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Meet: Giulia, Marwan and son Alessandro
Originally from: Italy and my husband is from Jakarta
Arrived in Bali: The first time I was in Bali was in 2012 because I was doing a thesis in Anthropology. It took me 2 years to move permanently here! 


What made you move to bali?

In 2013 I joined a volunteering program in the slum area of Jakarta, Tanjung Priok. This is where I learned my first words in Indonesian. A local family hosted me for 2 months while of was teaching English to kids of that area. In 2014, I finished my Masters Degree in Italy and I was finally able to move to Indonesia. On October 5th of that year I decided to travel by land from Europe to Indonesia. I started in St Petersburg, Russia and travelled all the way to Bali without taking any flights for 5 months. I founded the One Way project, One way to Bali where only one way tickets were issued heading to Bali by train, tuk tuk, ferry etc.


I fell in love with the people, the unique culture, the slow paced life and the stunning nature. It was love at first sight, I felt like i had found the ideal place for me to live! 


Where is Home in Bali and Why did you Decide to live there?

It was in the Umalas for seven years and now it is in Seminyak. Umalas is a great neighbourhood for expats who want to stay in a central position without giving up to the quietness and there is still a bit of rice fields here and there. It feels vintage to live in Seminyak now, there are great deals, cute cafes, and it feels like when I first move to Bali.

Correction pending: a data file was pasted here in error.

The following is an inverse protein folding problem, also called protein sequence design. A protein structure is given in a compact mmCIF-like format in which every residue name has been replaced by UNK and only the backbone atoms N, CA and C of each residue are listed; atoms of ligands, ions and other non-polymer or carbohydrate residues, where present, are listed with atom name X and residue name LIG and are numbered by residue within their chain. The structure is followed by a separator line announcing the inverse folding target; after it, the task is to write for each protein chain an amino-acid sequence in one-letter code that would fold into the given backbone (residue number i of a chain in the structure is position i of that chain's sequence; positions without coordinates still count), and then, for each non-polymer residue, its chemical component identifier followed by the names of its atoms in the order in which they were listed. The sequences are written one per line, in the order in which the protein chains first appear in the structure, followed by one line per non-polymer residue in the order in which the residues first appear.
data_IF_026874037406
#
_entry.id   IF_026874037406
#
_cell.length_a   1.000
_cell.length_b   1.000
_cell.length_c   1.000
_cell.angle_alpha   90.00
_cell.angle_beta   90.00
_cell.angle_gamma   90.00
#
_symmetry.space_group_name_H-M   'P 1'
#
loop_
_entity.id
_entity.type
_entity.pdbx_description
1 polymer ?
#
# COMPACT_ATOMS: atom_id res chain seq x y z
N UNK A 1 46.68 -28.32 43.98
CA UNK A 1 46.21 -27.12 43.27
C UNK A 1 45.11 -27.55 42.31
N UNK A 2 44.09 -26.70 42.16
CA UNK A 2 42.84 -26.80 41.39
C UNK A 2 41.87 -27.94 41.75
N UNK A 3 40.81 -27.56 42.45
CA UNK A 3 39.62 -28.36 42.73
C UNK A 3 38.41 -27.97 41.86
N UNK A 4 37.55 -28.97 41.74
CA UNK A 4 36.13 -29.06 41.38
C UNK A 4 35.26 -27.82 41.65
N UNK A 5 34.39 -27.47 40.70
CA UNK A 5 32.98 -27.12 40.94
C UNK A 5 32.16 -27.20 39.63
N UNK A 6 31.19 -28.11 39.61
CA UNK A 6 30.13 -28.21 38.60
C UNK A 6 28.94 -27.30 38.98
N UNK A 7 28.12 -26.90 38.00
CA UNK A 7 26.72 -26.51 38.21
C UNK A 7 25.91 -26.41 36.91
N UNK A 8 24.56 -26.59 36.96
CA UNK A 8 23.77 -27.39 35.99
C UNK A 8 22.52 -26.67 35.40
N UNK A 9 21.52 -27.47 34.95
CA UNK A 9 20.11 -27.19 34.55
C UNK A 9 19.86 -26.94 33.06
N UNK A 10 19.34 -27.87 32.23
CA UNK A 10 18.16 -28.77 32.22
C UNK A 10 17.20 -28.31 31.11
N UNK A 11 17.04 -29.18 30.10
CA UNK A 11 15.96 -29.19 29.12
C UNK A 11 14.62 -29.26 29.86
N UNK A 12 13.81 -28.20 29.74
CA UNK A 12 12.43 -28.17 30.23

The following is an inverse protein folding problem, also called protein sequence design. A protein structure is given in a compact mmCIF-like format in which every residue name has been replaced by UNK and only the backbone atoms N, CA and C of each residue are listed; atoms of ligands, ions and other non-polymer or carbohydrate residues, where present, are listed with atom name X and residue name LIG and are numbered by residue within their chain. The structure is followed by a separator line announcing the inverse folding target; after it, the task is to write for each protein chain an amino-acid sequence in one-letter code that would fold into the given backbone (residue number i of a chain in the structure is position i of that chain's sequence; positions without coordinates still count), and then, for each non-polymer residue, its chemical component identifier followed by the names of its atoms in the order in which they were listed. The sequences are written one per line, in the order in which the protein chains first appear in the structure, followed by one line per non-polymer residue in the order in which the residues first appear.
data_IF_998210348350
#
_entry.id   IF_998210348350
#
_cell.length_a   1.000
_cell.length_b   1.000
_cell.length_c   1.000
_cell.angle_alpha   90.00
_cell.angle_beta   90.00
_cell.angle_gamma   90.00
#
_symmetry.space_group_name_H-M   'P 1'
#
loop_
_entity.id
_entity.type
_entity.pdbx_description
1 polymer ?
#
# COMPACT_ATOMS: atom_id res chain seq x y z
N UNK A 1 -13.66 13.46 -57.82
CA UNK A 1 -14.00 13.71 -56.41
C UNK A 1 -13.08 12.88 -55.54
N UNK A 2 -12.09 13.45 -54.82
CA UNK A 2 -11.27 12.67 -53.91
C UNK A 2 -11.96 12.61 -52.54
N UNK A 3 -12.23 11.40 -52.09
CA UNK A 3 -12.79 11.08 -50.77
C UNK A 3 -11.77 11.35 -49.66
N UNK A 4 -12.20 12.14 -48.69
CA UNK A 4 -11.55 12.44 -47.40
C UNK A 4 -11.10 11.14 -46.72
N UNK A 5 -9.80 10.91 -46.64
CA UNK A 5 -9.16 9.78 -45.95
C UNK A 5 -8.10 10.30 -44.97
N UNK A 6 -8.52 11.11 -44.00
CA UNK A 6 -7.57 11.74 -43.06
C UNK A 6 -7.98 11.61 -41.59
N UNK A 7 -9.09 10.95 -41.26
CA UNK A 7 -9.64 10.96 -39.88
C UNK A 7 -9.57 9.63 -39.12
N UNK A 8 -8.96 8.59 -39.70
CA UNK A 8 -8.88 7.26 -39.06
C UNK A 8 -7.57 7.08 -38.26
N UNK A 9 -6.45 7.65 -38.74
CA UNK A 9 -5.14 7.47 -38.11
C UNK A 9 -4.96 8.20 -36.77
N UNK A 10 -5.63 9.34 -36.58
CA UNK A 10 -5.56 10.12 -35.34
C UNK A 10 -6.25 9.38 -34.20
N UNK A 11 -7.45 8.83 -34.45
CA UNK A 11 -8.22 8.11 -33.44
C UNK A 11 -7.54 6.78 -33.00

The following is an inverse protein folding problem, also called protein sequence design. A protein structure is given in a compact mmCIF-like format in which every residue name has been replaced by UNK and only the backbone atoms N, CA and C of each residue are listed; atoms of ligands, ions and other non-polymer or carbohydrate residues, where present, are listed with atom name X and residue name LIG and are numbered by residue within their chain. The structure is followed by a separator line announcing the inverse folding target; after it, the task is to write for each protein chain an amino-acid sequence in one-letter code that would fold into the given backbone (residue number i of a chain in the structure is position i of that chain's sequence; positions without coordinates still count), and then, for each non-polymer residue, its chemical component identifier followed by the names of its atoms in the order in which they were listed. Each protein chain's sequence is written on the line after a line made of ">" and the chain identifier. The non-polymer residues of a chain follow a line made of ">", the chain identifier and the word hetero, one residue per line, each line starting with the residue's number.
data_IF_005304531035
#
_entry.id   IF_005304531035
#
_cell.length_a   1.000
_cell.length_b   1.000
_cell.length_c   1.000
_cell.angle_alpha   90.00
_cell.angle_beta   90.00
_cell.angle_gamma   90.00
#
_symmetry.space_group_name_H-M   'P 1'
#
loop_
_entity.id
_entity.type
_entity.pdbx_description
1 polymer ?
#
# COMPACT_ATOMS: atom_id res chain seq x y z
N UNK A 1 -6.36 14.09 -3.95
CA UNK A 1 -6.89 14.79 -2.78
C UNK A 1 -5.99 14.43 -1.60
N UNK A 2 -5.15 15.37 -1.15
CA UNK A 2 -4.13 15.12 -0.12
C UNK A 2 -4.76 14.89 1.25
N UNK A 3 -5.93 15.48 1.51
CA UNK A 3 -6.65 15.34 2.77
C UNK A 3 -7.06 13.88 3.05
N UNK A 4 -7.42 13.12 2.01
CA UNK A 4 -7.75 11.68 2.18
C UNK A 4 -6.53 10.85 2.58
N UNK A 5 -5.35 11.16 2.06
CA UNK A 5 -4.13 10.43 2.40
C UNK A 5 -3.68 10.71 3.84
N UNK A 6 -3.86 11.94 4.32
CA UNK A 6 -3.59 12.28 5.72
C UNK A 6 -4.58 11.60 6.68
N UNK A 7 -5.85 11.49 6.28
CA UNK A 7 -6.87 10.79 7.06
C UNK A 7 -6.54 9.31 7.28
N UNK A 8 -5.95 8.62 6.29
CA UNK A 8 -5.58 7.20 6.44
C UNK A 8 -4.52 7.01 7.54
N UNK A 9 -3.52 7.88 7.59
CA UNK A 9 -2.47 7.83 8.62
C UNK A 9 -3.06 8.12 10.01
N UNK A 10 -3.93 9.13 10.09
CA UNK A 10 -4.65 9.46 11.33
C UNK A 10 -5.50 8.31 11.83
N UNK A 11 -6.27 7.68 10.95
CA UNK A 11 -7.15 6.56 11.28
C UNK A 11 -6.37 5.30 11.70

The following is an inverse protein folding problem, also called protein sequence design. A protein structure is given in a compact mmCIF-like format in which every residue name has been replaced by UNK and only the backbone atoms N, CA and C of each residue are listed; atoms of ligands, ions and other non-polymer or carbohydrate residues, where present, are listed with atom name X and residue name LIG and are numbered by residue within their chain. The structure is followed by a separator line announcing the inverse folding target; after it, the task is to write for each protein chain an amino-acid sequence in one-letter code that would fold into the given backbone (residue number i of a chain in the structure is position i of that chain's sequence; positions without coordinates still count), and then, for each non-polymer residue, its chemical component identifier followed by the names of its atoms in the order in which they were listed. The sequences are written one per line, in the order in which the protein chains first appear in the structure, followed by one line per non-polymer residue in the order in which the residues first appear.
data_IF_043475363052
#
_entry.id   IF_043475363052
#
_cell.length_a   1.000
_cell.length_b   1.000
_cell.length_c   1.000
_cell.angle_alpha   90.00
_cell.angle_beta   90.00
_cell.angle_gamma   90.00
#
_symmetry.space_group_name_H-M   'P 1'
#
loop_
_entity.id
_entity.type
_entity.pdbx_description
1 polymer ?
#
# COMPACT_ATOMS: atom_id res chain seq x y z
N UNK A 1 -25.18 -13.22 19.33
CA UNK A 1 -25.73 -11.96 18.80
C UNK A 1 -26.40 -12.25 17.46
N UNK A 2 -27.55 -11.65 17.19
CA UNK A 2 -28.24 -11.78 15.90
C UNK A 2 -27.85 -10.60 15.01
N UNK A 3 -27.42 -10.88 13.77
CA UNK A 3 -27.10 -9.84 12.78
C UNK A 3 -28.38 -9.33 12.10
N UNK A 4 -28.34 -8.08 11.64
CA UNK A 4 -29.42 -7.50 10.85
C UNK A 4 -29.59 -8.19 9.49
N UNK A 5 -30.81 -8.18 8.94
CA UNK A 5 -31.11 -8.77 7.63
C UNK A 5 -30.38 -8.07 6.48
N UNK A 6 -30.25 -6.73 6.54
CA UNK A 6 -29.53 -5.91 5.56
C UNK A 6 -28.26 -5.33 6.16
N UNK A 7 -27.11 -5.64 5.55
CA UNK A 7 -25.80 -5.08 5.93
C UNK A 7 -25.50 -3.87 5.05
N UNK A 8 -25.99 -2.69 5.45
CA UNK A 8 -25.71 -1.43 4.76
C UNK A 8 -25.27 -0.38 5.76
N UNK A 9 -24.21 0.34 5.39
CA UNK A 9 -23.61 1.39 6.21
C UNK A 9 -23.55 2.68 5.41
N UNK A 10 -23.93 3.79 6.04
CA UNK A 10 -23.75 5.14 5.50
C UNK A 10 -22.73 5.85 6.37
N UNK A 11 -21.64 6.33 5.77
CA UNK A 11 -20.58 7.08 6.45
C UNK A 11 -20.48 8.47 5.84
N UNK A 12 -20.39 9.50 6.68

Please tell us about your villa and neighbourhood.

The current place I am living in is my husband’s property (hunting and renting villas is part of his profession), it was under management but now we decided to maintain it by ourselves. We moved here because it was very beautiful and ideal for expecting and raising our baby. It is located in a complex of several other villas. The neighbourhood is so quiet and we love to have walk with our dogs and son everyday. Surrounding the area there are many cafes and restaurants that make nearby Petitenget famous over the last decade, namely Potato Head, Biku, Mano beach club, and many others.


How long do you plan to stay in BALI?

We don’t know! Bali is a dynamic place, I usually end up moving to another place every time I feel I have finally finished the decor of a villa hehe! We already changed five houses in 5 years so I keep my mind open to moving again and I like it this way too! We try to keep everything minimalistic so we don’t have much to move or take care of!



how are you able to financially live in Bali?

At the moment thanks to our family savings and my husband’s job. I used to work as Tour Manager for different Italian Tour Operators in Indonesia and as travel designer for Italian travel bloggers by helping them organise a custom trip off the beaten track to groups of no more than 12-14 people. After COVID I lost my job and then a few months later I was pregnant so I am a full time mom now but I keep my work updated as I love traveling around Bali.